SQL Server Management Studio Add-in

    This add-in allows you to deploy databases straight out of SSMS:


    Further information can be found here.

    Command Line Interface

    This is a versatile command line tool that allows you to create packages yourself from within various tools. Further information can be found here.

    Visual Studio Add-in

    This add-in allows you to create a package easily and quickly straight out of VS:


    More info can be found here.

  11. However, we’re going to be using the sqlCI tool that will publish to a NuGet feed (for deployment by Deployment Manager) for us. To do this, open the sqlCI.targets file that we’ve been using to configure our build, and make the following amendments (your own values, in red) – the explanation of these values is below:

    What these values mean: <packageRepository> – this is the URL of the NuGet feed where the output from the CI process will place the package. Deployment Manager works by taking packages (NuGet packages, to be specific) from a feed and then allowing the user to release these to different environments. However, we need to first place packages on those feeds – here is where we specify where sqlCI should place the packages. <databaseUserName> and <databasePassword> – these are the credentials required to temporarily create a database to run the tSQLt tests.<packageID> and <packageVersion> – these are important for identifying the packages created by sqlCI in the Deployment Manager (DM) interface (i.e. in DM, we need to be able to say “I want this package for my deployment”)

  12. Once these changes have been made, again, check these in to GitHub and sync. Then, re-run the build. You’ll see something like the following:


    – a successful build. However, there’s not really much indication here of what has happened!

  13. To find out what happened to the package that we have (in theory!) created and sent to the feed, we need to return to the Deployment Manager interface. Returning to the screen from step 10 above:


  14. If you start typing in the Package section, you recently created package name should appear:


  15. Select “RedGateApp” and, additionally, select the “Production” environment and click Add>> to move it to the Included deployment targets. Click Save:


  16. The next step is to add a number of variables for the project, that can be added in to the releases:


    As can be seen, most of these variables are specifying the database location and credentials needed to access the database on the production box. There is an additional variable – allowDynamicDatabaseUpgrade – which allows Deployment Manager to carry out a dynamic database upgrade on the production database (using the Redgate SQL Compare engine). NB: This isn’t, generally, advisable for production deployments! Instead, it’s also possible to use a static database upgrade process, using pre-created upgrade scripts based on source controlled versions of the database. Further details can be found on the following two help pages:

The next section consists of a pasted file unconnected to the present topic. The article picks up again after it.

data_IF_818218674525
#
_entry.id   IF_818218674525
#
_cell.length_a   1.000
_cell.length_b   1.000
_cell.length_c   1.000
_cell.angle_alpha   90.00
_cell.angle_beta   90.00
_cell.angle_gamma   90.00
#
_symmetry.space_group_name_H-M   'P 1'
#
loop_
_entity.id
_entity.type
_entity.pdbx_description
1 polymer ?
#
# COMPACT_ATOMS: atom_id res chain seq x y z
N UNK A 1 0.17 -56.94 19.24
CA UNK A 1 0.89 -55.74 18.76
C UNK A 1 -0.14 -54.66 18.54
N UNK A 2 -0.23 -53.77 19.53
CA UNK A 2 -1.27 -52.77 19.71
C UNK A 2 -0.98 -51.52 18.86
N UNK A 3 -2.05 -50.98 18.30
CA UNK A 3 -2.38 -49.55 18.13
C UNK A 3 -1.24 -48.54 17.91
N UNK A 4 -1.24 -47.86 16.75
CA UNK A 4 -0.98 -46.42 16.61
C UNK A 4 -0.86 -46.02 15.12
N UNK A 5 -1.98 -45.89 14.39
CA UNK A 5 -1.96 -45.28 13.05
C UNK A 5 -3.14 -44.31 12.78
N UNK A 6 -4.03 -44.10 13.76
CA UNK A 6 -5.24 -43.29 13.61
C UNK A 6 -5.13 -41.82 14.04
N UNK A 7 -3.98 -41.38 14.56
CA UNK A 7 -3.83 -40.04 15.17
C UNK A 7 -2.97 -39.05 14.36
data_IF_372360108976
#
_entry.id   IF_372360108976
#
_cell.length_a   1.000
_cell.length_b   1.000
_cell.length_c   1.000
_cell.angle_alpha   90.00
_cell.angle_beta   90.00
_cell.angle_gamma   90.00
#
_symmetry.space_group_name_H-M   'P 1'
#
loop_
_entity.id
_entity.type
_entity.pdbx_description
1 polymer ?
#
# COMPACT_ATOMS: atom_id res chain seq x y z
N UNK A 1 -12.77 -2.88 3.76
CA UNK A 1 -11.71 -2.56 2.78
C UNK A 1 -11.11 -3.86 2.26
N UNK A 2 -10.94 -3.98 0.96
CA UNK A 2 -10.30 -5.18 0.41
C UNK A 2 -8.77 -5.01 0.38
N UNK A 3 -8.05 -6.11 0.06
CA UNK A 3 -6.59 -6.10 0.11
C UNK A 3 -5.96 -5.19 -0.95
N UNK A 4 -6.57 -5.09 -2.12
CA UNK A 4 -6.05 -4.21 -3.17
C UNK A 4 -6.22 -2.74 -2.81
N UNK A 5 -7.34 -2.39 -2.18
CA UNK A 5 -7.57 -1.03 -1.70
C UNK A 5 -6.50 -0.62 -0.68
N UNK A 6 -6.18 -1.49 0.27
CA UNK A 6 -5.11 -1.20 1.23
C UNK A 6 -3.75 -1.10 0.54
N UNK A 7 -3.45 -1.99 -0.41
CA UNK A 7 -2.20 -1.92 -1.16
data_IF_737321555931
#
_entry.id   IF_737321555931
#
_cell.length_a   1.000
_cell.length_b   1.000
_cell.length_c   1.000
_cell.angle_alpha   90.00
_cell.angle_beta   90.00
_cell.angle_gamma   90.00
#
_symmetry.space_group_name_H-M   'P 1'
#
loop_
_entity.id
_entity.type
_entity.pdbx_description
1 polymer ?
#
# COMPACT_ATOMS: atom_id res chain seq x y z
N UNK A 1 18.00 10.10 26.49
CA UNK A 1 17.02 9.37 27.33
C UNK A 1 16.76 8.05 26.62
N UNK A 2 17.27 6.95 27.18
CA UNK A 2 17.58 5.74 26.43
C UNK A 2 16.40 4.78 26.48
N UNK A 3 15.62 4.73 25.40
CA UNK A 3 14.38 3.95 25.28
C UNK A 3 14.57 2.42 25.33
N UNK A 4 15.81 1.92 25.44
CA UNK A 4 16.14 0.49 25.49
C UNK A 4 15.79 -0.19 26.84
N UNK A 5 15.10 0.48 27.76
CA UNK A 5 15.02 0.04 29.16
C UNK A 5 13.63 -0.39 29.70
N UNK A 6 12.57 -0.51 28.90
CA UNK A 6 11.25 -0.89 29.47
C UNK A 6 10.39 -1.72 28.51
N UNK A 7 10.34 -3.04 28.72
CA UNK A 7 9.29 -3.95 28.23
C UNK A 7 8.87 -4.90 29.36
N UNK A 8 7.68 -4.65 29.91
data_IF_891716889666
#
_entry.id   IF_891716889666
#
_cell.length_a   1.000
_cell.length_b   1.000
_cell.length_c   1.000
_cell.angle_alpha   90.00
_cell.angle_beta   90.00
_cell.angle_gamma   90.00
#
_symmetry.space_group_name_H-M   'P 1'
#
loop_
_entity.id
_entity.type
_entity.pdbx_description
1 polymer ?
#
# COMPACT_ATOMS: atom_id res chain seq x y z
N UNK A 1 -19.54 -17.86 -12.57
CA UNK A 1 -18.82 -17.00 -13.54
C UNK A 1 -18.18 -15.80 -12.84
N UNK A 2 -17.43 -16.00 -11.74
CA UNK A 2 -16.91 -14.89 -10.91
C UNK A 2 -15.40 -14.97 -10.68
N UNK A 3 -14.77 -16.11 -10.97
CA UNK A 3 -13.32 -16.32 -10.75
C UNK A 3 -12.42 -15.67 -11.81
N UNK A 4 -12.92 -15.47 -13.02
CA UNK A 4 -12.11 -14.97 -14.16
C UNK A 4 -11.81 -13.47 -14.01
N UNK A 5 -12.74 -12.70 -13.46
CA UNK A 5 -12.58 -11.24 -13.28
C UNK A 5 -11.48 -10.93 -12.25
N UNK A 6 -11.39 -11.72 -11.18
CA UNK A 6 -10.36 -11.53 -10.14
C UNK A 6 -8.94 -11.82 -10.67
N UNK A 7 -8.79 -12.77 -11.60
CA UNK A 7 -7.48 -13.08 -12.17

17. Additionally, the database needs to be set up on the Production box. On the production box, open SQL Server Management Studio (SSMS), connect to the relevant server, and click “New Database…”:


  18. Create a new database called “RedGateAppProd” and click OK:


  19. We also need to create the relevant user for Deployment Manager to access the new database. Again, in SSMS, expan the Security tab and create new login:


  20. Create a new login named “Bamboo”, password “Bamboo” and uncheck the “Enforce password policy” checkbox. Click OK:


  21. Next, return to Deployment Manager. If you click on Projects (in the top nav), then on “RedGateApp”, this will show you a screen that (finally!) allows you to create a release to Production:


  22. Click on “Create release” then enter some Release Notes and click Save:


  23. Click “Deploy this release” on the following page:


  24. ..enter some Comments and click “Deploy release”:


  25. You’ll then see Deployment Manager proceeding through the deployment steps:


  26. In theory, success! But, we need to check – returning to SSMS on the production box – previously the “RedGateAppProd” database was empty (we only just created it). What’s there now?:


    The Beatles have arrived!


This has been a very quick run through the implementation of CI for databases, followed by a managed release process using Deployment Manager. For the latter, in particular, I’ve barely touched on the proper process of updating target database environments in different ways. For example, two options for carrying out this process are to implement dynamic updates (as described here), using the SQL Compare engine, but another alternative is to use static upgrade scripts, based on version-controlled versions of the database. More details can be found at

The next post in this series will focus on the final part of Continuous Delivery – monitoring what happens after the deployment. How do you know if your deployments worked?